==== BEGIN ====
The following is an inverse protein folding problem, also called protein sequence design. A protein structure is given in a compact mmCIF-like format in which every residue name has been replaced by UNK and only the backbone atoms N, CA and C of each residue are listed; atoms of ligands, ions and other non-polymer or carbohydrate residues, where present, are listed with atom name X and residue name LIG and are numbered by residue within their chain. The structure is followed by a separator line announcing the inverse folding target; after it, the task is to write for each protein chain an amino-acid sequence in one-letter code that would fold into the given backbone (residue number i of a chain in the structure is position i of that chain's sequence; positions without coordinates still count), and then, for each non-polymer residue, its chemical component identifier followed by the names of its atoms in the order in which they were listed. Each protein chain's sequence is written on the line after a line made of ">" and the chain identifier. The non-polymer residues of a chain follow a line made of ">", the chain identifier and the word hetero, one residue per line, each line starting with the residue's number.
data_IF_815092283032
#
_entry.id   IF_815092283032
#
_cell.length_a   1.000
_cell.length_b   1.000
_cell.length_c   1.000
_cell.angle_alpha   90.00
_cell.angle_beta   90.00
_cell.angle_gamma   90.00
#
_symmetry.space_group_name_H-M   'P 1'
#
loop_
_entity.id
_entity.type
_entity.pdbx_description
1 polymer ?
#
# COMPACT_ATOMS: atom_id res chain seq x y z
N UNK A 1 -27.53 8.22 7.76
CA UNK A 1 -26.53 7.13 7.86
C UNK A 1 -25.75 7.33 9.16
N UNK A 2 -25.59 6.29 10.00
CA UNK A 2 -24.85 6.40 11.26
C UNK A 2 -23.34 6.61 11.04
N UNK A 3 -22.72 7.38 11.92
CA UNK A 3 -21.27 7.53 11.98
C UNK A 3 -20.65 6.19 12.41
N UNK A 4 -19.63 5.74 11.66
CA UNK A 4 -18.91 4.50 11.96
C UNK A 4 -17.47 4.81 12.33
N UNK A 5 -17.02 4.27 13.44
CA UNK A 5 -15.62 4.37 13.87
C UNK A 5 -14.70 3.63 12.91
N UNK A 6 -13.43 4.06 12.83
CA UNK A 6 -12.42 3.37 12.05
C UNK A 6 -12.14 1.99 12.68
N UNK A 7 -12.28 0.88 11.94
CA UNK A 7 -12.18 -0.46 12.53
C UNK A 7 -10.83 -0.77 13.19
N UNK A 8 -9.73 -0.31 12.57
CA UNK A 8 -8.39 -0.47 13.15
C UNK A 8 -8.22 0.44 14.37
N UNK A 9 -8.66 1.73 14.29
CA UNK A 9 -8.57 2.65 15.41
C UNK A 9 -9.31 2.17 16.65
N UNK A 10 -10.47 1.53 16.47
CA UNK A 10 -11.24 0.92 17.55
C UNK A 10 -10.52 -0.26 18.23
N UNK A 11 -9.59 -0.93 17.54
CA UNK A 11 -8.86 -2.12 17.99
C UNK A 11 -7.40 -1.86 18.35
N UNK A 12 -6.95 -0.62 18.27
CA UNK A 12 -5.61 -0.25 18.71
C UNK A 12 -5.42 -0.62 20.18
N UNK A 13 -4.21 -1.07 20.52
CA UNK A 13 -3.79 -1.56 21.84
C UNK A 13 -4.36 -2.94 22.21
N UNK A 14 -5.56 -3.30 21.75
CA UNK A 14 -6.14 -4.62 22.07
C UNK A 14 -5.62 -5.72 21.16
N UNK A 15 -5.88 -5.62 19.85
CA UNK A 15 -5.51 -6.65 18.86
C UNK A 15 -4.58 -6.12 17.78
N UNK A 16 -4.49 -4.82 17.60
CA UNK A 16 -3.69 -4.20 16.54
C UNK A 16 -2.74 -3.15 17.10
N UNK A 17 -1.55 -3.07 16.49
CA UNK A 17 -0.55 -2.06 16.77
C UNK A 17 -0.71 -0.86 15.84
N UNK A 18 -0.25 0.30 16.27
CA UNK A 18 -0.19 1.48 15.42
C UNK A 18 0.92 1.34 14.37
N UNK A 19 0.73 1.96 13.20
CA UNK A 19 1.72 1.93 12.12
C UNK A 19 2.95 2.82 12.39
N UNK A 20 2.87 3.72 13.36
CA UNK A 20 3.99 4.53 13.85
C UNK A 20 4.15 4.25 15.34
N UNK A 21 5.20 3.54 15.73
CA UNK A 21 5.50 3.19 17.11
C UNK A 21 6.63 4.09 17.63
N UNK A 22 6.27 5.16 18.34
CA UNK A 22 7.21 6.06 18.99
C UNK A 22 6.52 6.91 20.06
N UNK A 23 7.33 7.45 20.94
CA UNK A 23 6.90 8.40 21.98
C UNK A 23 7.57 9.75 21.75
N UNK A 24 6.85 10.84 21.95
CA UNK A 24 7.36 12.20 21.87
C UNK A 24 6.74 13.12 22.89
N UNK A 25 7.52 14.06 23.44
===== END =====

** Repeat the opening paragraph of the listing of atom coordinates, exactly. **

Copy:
The following is an inverse protein folding problem, also called protein sequence design. A protein structure is given in a compact mmCIF-like format in which every residue name has been replaced by UNK and only the backbone atoms N, CA and C of each residue are listed; atoms of ligands, ions and other non-polymer or carbohydrate residues, where present, are listed with atom name X and residue name LIG and are numbered by residue within their chain. The structure is followed by a separator line announcing the inverse folding target; after it, the task is to write for each protein chain an amino-acid sequence in one-letter code that would fold into the given backbone (residue number i of a chain in the structure is position i of that chain's sequence; positions without coordinates still count), and then, for each non-polymer residue, its chemical component identifier followed by the names of its atoms in the order in which they were listed. Each protein chain's sequence is written on the line after a line made of ">" and the chain identifier. The non-polymer residues of a chain follow a line made of ">", the chain identifier and the word hetero, one residue per line, each line starting with the residue's number.